Advanced Gears

Gear Physics

Gears are one common way to transmit power and change the output torque or speed of a mechanical system. Understanding these basic concepts is required to make optimized design decisions which consider the trade-off between torque and speed for a system with a given power.

Speed is the measure of how fast an object is moving. The speed of an object is how far it will travel in a given amount of time. For rotating parts like gears and wheels, speed is expressed in how many revolutions are made in a given amount of time. Under ideal conditions, the rotation of a wheel is converted into linear speed and can be calculated by multiplying the diameter of the wheel by the rotations for a given time. The SI unit for speed is meters per second (m/s), but speed is also commonly expressed in feet per second (ft/s).

Gear Train

Meshing two or more gears together is known as a gear train. Selecting the gears in the gear train as larger or smaller relative to the input gear can either increase the output speed or increase the output torque, but the total power is not affected.

Gear Ratio

When a larger gear drives a smaller one, for one rotation of the larger gear the small gear must complete more revolutions - so the output will be faster than the input. If the situation is reversed, and aa smaller gear drives a larger output gear, then for one rotation of the input the output will complete less than one revolution – so the output will be slower than the input. The ratio of the sizes of the two gears is proportional to the speed and torque changes between them.

The ratio in size from the input (driving) gear to the output (driven) gear determines if the output is faster (less torque) or has more torque (slower). To calculate exactly how the gear ratio effects the relationship from input to output, find the ratio for the number of teeth between the two gears. In the image below, the ratio of the number of teeth from the input gear to the output gear is 72T:15T which means the input needs to turn 4.8 rotations for the output to complete one rotation.


What happens when a 45 tooth idler gear is inserted into the gear example? An idler gear is any intermediate (between input and output) gear which does not drive any output (work) shaft. Idler gears are used to transmit torque over longer distances than would be practical by using just a single pair of gears. Idler gears are also used to reverse the direction of the rotation of the final gear.

Regardless of the number or size of idler gears in the chain, only the first and last gear determine the reduction. Since idler gears do not change the gear reduction, the reduction in the example remains 72:15, but the direction of the output stage is now reversed from the previous example.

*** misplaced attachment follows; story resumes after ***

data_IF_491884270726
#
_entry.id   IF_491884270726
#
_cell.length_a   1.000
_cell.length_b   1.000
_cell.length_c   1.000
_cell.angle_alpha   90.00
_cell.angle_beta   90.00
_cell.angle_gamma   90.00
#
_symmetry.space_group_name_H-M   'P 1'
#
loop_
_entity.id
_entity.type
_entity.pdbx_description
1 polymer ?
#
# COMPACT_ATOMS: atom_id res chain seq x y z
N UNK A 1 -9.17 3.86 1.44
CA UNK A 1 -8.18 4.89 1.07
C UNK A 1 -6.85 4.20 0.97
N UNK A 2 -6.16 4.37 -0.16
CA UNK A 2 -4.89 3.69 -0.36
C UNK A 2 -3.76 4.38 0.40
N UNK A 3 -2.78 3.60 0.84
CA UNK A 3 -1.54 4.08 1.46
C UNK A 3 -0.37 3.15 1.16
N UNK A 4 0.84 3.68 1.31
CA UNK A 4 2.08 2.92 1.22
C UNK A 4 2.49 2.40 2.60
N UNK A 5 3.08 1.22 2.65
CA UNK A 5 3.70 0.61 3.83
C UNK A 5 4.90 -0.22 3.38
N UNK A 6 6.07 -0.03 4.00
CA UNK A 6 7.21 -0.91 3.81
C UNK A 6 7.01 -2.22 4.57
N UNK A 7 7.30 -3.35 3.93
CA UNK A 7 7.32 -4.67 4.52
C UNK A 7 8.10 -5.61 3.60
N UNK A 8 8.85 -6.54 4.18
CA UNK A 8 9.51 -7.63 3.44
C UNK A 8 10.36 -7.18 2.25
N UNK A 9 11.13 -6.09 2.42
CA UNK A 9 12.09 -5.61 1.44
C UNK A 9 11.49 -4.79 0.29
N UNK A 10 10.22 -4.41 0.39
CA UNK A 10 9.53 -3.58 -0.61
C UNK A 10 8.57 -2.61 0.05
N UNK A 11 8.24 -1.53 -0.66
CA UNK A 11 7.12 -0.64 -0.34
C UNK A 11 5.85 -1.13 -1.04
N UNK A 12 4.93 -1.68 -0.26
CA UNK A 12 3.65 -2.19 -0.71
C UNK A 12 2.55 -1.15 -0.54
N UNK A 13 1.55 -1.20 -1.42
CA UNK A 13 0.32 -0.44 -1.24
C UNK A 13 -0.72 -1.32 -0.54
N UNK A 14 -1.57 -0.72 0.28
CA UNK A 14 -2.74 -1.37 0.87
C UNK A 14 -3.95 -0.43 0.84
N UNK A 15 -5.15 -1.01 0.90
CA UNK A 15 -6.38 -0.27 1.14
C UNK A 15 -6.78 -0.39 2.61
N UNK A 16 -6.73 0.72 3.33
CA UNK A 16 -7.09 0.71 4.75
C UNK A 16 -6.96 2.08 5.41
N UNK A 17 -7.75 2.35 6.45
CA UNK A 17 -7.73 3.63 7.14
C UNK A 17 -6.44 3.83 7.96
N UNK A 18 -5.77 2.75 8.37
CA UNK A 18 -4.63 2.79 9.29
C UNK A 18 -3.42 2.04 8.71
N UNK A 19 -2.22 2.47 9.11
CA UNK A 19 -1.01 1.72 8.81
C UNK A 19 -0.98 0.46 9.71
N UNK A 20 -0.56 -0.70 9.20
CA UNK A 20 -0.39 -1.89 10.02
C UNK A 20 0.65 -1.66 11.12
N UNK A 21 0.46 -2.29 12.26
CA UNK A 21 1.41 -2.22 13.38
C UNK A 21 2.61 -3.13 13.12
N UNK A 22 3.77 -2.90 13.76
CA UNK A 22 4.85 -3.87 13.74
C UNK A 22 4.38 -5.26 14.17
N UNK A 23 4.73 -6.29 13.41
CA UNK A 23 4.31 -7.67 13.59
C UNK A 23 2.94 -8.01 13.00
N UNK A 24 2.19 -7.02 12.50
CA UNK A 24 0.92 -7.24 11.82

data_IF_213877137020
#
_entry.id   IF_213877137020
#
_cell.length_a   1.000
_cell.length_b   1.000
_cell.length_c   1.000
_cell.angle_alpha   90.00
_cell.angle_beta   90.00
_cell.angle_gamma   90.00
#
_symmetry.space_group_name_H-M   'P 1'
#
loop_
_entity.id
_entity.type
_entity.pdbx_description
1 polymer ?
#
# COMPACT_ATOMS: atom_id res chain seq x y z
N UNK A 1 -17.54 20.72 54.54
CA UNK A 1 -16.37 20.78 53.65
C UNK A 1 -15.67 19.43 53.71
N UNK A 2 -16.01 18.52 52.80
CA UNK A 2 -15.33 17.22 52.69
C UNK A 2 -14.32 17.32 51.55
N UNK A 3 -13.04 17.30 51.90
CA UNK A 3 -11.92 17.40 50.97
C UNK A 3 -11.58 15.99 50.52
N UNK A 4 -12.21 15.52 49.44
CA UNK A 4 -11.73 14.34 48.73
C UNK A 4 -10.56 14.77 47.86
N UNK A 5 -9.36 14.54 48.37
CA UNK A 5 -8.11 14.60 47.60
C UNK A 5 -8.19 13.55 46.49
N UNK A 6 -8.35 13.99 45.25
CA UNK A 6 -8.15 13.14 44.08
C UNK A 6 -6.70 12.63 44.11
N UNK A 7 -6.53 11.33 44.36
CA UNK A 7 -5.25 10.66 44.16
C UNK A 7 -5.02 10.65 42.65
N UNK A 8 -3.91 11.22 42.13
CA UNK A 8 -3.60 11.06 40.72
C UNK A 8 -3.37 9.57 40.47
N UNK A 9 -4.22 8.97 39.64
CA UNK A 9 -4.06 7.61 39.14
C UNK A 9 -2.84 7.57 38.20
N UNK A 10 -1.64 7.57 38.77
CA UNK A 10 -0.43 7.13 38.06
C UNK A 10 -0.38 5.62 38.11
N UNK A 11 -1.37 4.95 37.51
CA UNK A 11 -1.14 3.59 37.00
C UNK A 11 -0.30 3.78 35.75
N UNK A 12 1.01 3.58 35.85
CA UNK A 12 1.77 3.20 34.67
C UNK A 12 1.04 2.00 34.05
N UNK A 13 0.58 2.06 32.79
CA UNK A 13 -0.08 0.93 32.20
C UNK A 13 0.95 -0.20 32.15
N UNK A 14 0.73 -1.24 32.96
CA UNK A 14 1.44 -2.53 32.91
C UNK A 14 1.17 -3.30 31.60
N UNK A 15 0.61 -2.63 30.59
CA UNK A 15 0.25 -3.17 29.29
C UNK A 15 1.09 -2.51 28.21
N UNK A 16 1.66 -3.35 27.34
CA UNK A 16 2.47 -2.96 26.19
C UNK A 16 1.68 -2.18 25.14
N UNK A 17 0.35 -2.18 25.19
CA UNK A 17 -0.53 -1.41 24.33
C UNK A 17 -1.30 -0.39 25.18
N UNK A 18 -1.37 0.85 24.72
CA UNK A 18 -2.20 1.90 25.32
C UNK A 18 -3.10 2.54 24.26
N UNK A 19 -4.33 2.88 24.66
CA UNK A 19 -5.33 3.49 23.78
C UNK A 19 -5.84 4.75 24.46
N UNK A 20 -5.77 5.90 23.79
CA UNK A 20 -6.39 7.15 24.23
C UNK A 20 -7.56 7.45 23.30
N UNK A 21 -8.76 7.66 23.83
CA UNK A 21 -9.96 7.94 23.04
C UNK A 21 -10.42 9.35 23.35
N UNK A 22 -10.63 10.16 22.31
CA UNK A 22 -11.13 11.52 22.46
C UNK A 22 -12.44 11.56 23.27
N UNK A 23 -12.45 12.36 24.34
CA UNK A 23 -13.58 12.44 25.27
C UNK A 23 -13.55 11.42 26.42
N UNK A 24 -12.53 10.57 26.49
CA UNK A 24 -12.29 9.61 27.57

Idler gears are a good way to transmit power across distances in your robot. A common example of this is an all gear drivetrain. In this example the gears on the end are linked to the drive wheels and one of the center gears would be driven by a motor (not shown). The orange arrows indicate the relative rotation of each of the gears showing that the two wheels are mechanically linked and will always rotate in the same direction.

Because idler gears reverse the direction of rotation, it is important to pay attention to the number of gears in the drivetrain. In the picture below there is an even number of gears, and because of this the wheels will always spin in the opposite direction.

Compound Gearing

Some designs may require more reduction than is practical in a single stage. The ratio from the smallest gear available to the largest in the REV ION Build System is 80:10, so if a greater reduction than 8 is required, multiple reduction stages can be used in the same mechanism, and this is called a compound gear reduction. There are multiple gear pairs in a compound reduction with each pair of gears linked by a shared shaft. Below is an example of a two-stage reduction. The driving gear (input) of each pair is highlighted in orange.

Reduction is the concept of lowering input speed to reduce overall output speed.

To calculate the total reduction of a compound reduction, identify the reduction of each stage and then multiply each reduction together.

CR=R1×R2××Rn\text{CR}=\text{R}_1×\text{R}_2 ×\text{…} ×\text{R}_n


  • CR is the total Compound Reduction

  • Rn is the total reduction of each stage

Using the image above as an example, the compound reduction is 12:1.

CR=R1×R2=6030×9015=2×6=12\text{CR}=\text{R}_1× \text{R}_2 =\frac{60}{30}× \frac{90}{15}=2 ×6=12

​For any gear system, there are a limited number of gear sizes available, so in addition to being able to create greater reductions using compound reductions, it is also possible to create a wider range of reduction values, or the same reduction of a single stage, but with smaller diameter gears.

Center-to-Center Distance

To ensure that you have a proper amount of gear teeth mesh, it is important to calculate the center-to-center distance in between your gears. You can do this by first calculating the pitch diameter (PD) of each gear using some combination of module (M), number of teeth (N), or outside diameter (OD).

  • PD = M × N

  • PD = (OD × N) / (N + 2)

  • PD = OD - (2 × M)

Then, use the pitch diameters to calculate the center-to-center distance (CCD).

  • CCD = ((PD1) / 2) + ((PD2) / 2)

Any two REV ION gears that add up to 80 teeth will fit center-to-center on structure elements featuring the MAX Pattern and have a center-to-center distance of 2in

Addendum Shifting

Documentation Coming Soon!

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